Maryland Heights landfill to install 21 gas extraction wells
In a settlement announced today by the Environmental Protection Agency, IESI MO Champ Landfill, LLC has agreed to implement numerous measures at its Maryland Heights landfill, including installing additional gas extraction wells. The measures are designed to minimize odors and air emissions from the landfill and ensure ongoing compliance with regulatory requirements under the Clean Air Act.
An EPA inspection of Champ Landfill, conducted on May 18, 2016, was part of an initiative by EPA to identify non-compliance and reduce air emissions from sources in the greater St. Louis area. The inspection identified deficiencies related to Champ Landfill’s surface emission monitoring and surface integrity monitoring, required by the Clean Air Act’s New Source Performance Standards (NSPS). These standards impose controls on emissions of landfill gas, as well as monitoring, recordkeeping, and reporting requirements to ensure that landfill gas emissions are minimized.
Landfills use gas collection systems, a network of wells and piping, to collect landfill gas created by the decomposition of solid waste, which consists primarily of methane and carbon dioxide. Under the terms of this settlement, Champ Landfill has agreed to conduct a comprehensive third party audit of its gas collection system and to implement all of the auditor’s recommended corrective actions in less than one year. Champ will also install 21 additional landfill gas extraction wells. These modifications to the gas collection system are expected to significantly improve its ability to collect gases generated by the landfill, resulting in lower emissions of landfill gas and odors to the surrounding community. Overall, Champ Landfill will spend up to an estimated $1.6 million to implement the improvements at the landfill, including the additional wells, implementing the independent third party audit recommendations, and other expenditures.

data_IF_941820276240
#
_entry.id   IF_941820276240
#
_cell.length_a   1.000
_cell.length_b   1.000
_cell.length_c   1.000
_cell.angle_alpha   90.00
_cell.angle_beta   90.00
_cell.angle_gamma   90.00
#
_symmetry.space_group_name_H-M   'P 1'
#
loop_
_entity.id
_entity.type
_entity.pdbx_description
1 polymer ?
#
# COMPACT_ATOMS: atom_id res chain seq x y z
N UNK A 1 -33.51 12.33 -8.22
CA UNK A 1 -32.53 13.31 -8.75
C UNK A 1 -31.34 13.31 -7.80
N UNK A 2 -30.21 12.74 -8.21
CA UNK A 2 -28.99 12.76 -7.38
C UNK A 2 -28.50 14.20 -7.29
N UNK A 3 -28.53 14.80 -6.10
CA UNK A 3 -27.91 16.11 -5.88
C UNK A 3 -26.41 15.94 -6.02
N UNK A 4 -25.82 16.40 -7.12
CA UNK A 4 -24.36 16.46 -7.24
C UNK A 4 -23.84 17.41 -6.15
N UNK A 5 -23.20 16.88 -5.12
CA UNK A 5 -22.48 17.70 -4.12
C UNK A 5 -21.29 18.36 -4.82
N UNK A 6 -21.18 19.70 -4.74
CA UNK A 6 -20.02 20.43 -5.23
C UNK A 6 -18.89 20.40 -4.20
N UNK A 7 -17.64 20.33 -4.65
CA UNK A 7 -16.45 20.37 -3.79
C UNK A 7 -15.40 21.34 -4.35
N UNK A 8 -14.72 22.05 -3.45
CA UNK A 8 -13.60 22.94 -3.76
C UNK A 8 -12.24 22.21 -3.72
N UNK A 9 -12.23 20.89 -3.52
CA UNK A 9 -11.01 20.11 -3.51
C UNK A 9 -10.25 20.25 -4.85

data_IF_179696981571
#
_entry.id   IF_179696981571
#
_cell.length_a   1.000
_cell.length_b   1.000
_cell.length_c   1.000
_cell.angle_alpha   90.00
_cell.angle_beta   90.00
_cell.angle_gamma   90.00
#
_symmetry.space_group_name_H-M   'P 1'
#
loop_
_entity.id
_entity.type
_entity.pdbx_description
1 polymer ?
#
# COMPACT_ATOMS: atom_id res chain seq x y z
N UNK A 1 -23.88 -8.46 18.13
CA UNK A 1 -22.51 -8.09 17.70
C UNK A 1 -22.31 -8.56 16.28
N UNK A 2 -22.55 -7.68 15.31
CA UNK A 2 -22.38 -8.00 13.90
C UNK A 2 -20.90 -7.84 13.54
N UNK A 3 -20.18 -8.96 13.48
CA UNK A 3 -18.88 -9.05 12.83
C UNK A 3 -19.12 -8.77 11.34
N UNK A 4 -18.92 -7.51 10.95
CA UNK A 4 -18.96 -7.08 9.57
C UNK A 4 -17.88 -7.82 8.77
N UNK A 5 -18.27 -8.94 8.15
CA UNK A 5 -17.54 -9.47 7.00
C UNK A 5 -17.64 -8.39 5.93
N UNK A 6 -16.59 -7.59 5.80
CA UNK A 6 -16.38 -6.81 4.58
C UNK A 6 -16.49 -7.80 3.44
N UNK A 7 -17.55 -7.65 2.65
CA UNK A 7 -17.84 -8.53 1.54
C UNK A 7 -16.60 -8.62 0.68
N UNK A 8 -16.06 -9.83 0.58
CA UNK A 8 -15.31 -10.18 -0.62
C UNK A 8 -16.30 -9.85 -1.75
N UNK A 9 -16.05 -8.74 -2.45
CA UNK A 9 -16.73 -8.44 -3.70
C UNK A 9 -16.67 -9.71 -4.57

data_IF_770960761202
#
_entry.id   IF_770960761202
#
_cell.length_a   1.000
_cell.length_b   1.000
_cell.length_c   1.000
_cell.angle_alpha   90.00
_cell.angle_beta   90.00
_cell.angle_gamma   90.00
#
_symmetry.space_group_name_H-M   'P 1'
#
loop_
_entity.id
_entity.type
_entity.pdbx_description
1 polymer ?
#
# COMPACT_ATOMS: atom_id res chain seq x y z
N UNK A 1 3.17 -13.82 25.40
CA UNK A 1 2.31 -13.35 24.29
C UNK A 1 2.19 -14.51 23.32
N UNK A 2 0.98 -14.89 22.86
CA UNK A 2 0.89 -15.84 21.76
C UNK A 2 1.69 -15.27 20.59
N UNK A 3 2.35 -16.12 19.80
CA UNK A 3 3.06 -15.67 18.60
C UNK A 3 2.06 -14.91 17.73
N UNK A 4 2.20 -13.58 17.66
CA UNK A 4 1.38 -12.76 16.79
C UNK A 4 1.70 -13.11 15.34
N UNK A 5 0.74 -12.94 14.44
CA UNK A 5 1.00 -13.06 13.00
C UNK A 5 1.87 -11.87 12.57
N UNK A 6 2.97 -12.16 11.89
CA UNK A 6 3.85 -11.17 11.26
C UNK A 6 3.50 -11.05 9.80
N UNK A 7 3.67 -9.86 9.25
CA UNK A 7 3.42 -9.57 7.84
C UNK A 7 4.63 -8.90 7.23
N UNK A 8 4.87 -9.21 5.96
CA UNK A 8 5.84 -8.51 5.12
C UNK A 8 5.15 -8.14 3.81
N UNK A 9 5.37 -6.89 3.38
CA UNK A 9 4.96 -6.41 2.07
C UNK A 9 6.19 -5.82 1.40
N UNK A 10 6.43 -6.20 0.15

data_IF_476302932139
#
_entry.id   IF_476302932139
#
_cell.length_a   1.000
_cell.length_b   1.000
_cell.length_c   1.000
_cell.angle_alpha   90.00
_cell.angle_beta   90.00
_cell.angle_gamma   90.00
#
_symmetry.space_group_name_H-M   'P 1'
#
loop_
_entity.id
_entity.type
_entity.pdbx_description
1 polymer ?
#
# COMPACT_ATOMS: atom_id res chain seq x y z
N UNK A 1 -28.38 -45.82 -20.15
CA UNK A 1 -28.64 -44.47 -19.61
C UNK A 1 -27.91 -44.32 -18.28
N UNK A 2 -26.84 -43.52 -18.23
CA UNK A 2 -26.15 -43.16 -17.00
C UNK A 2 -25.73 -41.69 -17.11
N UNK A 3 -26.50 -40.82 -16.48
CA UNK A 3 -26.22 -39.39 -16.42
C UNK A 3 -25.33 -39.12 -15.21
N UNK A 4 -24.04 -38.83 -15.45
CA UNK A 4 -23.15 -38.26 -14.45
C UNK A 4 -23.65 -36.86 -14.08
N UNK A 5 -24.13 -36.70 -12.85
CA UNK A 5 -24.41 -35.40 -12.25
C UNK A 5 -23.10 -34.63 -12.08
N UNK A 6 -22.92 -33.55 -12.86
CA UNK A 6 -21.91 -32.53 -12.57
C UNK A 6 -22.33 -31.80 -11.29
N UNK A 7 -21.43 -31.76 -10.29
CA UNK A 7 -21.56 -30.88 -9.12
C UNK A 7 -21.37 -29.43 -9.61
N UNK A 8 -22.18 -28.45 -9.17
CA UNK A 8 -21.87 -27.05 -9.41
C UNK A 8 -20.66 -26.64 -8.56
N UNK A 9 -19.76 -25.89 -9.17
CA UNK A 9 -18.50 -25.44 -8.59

“This agreement shows how constructive negotiations between a company and EPA can produce positive results leading to air quality improvements that benefit communities,” said EPA Region 7 Administrator Mark Hague. “The immediate actions taken required by this agreement will improve the landfill’s operations and minimize air emissions and odors. This is an important step in EPA’s efforts to ensure sources of air pollution in the area are in compliance.”